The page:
observer.update(value)
       }
   }
}

In summary, this code sets up a system where multiple observers can be attached to a subject ValueSubject. The subject emits random values in a continuous stream and each attached observer ValueObserver is notified whenever a new value is emitted. The observer then prints a message indicating that it received the new value.

Strategy Pattern

The Strategy design pattern is a behavioral design pattern that defines a family of algorithms, encapsulates each algorithm and makes them interchangeable. It allows a client to choose an algorithm from a family of algorithms at runtime without modifying the client code.

Here’s an example:

// Define the strategy interface
interface PaymentStrategy {
   fun pay(amount: Double)
}

// Concrete implementation of a payment strategy: Credit Card
class CreditCardPaymentStrategy(private val cardNumber: String,
                                private val expiryDate: String,
                                private val cvv: String)
: PaymentStrategy {
   override fun pay(amount: Double) {
       // Logic for credit card payment
       println("Paid $amount using credit card $cardNumber")
   }
}

// Concrete implementation of a payment strategy: PayPal
class PayPalPaymentStrategy(private val email: String) : PaymentStrategy {
   override fun pay(amount: Double) {
       // Logic for PayPal payment
       println("Paid $amount using PayPal with email $email")
   }
}

// Context class that uses the strategy
class ShoppingCart(private val paymentStrategy: PaymentStrategy) {
   fun checkout(amount: Double) {
       paymentStrategy.pay(amount)
   }
}

fun main() {
   // Client code
   val creditCardStrategy = CreditCardPaymentStrategy("1234-5678-9012-3456", "12/24", "123")
   val payPalStrategy = PayPalPaymentStrategy("john.doe@example.com")

   val shoppingCart1 = ShoppingCart(creditCardStrategy)
   val shoppingCart2 = ShoppingCart(payPalStrategy)

   shoppingCart1.checkout(100.0)
   shoppingCart2.checkout(50.0)
}

In this example, the PaymentStrategy interface defines the contract for payment strategies and CreditCardPaymentStrategy and PayPalPaymentStrategy are concrete implementations of the strategy. The ShoppingCart class represents the context that uses the selected payment strategy.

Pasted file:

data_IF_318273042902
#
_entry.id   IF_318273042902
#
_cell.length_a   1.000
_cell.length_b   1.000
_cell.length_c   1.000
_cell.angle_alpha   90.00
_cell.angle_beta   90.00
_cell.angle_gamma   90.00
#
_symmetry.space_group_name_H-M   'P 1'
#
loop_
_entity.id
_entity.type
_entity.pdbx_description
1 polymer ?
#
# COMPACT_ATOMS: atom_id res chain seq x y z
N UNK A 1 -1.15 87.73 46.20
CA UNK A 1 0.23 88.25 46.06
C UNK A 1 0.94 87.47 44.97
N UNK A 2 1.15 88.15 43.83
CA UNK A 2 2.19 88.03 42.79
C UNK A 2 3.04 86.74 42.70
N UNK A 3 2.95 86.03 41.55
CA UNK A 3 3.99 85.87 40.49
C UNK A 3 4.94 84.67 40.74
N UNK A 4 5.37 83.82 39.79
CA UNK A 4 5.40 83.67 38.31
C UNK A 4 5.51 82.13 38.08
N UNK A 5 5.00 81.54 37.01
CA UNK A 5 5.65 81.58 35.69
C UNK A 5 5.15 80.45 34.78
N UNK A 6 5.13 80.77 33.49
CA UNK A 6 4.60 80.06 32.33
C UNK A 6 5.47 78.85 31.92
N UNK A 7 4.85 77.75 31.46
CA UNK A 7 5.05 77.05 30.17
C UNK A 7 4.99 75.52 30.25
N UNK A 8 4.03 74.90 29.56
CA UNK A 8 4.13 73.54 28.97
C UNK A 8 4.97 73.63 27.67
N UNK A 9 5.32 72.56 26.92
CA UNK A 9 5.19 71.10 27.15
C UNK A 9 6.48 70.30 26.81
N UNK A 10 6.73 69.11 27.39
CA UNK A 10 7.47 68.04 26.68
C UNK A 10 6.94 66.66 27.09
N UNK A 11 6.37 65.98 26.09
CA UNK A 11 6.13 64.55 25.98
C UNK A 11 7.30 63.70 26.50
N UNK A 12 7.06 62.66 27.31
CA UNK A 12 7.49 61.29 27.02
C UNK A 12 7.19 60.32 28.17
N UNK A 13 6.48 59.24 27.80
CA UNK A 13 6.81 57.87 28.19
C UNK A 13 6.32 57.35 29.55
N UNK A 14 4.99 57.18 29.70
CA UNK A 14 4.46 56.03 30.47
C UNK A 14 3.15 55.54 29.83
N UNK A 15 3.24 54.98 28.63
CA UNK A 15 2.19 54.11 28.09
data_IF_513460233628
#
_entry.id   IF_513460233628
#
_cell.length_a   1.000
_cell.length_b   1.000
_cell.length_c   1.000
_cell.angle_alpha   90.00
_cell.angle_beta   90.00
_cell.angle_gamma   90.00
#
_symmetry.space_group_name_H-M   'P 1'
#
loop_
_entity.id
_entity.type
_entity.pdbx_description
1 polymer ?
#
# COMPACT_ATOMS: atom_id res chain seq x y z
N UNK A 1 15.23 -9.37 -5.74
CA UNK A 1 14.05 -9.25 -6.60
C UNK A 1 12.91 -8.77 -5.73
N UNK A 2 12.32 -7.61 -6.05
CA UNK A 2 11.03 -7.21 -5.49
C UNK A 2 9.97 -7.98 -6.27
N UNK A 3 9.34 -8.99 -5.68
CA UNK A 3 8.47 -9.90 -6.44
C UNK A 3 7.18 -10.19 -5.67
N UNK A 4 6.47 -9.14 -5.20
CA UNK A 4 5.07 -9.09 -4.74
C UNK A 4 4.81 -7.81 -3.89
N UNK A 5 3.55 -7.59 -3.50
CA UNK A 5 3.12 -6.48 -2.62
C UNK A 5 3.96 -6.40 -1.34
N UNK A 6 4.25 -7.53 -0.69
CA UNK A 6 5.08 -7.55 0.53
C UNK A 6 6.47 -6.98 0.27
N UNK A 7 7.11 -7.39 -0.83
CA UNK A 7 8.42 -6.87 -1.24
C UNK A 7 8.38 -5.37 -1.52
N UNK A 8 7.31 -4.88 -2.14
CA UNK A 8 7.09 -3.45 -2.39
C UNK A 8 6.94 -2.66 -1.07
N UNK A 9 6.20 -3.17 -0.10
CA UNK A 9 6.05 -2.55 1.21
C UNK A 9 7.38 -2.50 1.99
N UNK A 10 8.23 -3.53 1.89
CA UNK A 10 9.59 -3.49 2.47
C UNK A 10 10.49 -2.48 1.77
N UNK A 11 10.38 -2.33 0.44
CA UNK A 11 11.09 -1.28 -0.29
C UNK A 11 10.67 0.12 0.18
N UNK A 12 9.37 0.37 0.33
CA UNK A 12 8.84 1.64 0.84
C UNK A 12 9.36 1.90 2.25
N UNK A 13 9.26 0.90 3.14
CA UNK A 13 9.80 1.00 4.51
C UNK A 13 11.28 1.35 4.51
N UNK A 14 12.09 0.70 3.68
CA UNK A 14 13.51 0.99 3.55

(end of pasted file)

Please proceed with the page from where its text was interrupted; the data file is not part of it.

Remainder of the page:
By using the Strategy Design Pattern, we can easily add new payment strategies without modifying the existing code. We can create new classes that implement the PaymentStrategy interface and use them interchangeably in the ShoppingCart context.

Factory Design Pattern

The Factory Design Pattern is a creational pattern that provides an interface for creating objects in a super class but allows subclasses to alter the type of objects that will be created. This pattern is often used when a class cannot anticipate the class of objects it must create.

Here’s an example of a simple Factory Design Pattern in Kotlin:

// Product interface
interface Product {
    fun create(): String
}

// Concrete Product A
class ConcreteProductA : Product {
    override fun create(): String {
        return "Product A"
    }
}

// Concrete Product B
class ConcreteProductB : Product {
    override fun create(): String {
        return "Product B"
    }
}

// Factory interface
interface ProductFactory {
    fun createProduct(): Product
}

// Concrete Factory A
class ConcreteFactoryA : ProductFactory {
    override fun createProduct(): Product {
        return ConcreteProductA()
    }
}

// Concrete Factory B
class ConcreteFactoryB : ProductFactory {
    override fun createProduct(): Product {
        return ConcreteProductB()
    }
}

// Client code
fun main() {
    val factoryA: ProductFactory = ConcreteFactoryA()
    val productA: Product = factoryA.createProduct()
    println(productA.create())

    val factoryB: ProductFactory = ConcreteFactoryB()
    val productB: Product = factoryB.createProduct()
    println(productB.create())
}

In this example, we have a Product interface representing the product to be created. We have two concrete product classes, ConcreteProductA and ConcreteProductB, which implement the Product interface. We also have a ProductFactory interface with a method createProduct() and two concrete factory classes, ConcreteFactoryA and ConcreteFactoryB which implement this interface and return instances of the respective concrete products.

Abstract Factory Pattern